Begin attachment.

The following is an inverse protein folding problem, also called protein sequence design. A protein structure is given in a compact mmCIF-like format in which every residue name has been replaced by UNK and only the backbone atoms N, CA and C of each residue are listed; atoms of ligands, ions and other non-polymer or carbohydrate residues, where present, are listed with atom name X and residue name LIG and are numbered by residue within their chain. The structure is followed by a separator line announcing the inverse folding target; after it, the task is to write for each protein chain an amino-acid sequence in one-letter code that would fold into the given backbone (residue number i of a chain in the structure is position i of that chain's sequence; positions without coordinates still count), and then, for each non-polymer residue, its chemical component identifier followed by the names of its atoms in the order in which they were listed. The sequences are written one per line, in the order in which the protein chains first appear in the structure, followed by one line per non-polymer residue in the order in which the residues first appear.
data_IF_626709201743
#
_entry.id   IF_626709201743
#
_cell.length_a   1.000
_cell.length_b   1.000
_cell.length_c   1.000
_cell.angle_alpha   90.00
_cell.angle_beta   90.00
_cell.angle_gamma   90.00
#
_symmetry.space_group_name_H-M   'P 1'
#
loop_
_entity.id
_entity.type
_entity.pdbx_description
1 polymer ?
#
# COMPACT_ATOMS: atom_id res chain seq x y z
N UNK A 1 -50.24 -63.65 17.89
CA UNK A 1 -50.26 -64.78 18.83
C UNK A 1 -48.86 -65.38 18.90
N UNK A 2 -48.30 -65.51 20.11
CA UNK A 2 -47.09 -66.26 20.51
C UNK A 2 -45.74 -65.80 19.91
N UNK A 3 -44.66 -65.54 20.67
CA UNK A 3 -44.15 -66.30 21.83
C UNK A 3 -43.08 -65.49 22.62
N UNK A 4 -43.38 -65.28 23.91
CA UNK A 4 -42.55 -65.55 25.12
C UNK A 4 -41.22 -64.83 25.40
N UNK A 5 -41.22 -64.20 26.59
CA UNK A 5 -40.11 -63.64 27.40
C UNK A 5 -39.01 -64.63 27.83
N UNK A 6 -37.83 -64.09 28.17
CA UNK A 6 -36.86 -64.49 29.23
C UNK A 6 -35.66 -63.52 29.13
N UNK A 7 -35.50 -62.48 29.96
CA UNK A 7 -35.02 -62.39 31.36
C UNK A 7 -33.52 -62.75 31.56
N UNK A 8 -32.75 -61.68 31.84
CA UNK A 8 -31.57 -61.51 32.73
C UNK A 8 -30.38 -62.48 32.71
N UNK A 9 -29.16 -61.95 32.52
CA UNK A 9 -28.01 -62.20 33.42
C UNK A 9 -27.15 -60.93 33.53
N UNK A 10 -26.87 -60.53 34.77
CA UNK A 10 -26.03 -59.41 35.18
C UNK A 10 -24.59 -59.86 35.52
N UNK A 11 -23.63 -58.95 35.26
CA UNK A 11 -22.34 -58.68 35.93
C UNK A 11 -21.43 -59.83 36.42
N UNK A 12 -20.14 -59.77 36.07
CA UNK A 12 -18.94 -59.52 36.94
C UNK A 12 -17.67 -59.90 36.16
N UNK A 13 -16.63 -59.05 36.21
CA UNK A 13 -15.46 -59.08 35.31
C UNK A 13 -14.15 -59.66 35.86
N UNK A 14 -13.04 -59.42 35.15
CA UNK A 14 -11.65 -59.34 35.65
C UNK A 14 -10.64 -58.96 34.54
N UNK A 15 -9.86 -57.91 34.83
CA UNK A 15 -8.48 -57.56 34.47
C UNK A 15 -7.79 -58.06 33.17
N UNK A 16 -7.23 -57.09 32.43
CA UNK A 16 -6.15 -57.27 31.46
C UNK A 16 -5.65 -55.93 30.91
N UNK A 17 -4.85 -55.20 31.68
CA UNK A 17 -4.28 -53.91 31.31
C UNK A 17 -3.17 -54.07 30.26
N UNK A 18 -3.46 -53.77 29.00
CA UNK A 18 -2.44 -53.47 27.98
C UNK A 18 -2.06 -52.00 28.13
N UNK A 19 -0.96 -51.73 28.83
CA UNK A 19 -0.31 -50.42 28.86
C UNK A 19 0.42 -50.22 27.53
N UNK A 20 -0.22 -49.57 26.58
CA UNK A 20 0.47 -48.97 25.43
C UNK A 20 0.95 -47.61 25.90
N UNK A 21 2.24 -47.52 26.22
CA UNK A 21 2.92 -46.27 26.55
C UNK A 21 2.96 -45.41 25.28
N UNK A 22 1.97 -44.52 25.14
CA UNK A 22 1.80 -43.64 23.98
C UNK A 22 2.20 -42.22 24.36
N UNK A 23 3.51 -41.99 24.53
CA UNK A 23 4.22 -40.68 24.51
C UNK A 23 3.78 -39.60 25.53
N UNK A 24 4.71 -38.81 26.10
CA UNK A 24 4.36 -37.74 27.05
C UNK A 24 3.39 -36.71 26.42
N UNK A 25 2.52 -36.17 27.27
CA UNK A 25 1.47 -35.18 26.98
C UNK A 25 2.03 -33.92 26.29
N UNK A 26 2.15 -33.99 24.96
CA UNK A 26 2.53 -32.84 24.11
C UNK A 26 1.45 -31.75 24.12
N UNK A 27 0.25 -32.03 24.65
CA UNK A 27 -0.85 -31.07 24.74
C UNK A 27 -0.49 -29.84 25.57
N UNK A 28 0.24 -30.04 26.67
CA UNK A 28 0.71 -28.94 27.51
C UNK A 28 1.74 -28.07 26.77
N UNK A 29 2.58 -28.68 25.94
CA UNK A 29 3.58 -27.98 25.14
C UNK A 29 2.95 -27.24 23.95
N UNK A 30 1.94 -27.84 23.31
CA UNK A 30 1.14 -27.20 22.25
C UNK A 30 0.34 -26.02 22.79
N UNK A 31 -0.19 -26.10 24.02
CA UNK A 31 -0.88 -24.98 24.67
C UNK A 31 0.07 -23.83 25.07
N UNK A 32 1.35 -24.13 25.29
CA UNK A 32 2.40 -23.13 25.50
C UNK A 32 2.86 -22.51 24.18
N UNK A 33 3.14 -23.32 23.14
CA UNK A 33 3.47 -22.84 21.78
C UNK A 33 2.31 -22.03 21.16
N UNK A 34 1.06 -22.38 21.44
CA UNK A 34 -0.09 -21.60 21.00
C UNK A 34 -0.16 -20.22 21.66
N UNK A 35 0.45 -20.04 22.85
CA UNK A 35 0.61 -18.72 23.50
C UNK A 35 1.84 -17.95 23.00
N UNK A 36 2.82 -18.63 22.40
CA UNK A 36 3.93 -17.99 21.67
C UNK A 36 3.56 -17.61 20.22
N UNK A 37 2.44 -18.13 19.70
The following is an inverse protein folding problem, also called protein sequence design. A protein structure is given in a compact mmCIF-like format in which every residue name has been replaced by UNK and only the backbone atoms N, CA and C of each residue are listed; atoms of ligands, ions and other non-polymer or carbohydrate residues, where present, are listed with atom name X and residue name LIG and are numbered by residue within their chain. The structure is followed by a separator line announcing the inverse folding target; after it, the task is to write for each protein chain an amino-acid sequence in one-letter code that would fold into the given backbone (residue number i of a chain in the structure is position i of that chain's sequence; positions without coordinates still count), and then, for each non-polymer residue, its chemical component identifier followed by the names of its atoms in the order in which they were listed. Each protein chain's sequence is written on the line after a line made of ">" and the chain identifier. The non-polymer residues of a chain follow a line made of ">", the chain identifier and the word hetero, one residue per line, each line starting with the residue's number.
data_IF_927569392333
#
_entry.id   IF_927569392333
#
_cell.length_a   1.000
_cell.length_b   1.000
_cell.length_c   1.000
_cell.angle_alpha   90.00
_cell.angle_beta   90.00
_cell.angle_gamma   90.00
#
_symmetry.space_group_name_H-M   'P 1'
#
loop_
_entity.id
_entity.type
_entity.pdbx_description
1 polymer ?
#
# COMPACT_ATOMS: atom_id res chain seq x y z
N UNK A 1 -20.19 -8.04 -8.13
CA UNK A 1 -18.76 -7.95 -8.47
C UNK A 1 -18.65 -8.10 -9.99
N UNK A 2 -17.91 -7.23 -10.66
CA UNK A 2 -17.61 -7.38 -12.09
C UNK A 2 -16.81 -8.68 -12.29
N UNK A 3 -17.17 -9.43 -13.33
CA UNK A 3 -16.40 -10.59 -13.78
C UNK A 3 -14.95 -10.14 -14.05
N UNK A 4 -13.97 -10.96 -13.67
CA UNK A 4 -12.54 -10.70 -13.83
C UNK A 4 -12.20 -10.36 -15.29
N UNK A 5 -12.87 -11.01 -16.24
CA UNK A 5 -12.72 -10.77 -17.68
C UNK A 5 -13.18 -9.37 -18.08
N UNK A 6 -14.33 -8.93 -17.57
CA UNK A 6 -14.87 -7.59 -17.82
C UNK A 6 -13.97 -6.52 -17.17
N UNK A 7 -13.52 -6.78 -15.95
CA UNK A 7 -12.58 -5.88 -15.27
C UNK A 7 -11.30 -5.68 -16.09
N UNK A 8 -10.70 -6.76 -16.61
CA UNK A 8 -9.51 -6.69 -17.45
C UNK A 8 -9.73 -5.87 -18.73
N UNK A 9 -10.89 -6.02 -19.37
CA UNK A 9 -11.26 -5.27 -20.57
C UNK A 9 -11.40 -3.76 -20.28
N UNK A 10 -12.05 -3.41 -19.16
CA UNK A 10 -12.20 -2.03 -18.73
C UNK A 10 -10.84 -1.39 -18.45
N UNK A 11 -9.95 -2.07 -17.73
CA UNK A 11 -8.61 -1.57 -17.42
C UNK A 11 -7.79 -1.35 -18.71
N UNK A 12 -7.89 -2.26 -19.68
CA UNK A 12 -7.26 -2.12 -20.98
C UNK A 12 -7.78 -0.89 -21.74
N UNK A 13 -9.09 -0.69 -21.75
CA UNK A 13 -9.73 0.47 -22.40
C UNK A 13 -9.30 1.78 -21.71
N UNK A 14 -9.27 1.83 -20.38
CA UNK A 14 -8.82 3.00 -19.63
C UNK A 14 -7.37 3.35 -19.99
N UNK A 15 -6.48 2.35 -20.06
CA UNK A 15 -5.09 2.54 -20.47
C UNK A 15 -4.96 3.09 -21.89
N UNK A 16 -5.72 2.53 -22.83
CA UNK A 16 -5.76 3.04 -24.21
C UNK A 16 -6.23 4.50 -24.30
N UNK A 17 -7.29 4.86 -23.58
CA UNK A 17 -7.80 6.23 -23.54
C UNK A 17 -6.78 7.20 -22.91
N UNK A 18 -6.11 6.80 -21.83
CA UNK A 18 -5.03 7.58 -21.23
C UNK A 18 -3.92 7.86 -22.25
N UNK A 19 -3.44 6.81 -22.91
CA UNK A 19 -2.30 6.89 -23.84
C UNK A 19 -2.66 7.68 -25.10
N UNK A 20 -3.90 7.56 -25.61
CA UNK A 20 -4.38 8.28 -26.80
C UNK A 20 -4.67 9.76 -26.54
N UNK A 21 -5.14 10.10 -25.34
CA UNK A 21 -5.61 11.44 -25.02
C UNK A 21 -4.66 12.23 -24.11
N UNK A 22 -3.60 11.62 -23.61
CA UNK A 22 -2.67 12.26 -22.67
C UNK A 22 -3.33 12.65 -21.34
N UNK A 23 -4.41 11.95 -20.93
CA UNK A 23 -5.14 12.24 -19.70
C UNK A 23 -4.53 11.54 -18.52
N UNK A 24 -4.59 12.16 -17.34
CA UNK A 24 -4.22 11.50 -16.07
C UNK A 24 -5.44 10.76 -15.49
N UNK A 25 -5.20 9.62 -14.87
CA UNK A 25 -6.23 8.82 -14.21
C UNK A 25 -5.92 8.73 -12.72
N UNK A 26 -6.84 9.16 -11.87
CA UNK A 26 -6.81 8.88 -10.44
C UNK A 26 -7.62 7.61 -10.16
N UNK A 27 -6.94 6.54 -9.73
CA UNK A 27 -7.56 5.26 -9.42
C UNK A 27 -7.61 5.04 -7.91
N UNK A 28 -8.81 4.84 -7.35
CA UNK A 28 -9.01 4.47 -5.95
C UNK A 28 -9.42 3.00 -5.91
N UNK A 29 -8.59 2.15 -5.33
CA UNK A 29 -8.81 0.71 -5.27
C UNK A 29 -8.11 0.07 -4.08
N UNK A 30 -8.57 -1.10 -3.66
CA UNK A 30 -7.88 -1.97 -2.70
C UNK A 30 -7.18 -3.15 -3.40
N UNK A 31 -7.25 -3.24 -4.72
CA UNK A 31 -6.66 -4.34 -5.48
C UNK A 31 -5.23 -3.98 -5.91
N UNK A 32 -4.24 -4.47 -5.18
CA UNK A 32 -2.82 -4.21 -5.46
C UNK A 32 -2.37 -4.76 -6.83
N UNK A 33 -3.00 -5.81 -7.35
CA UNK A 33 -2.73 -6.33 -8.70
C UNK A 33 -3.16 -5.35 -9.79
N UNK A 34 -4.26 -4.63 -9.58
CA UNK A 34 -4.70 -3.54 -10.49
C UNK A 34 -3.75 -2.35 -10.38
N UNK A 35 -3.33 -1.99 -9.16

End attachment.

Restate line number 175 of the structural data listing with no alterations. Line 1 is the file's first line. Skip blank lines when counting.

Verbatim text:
C UNK A 8 -9.73 -5.87 -18.73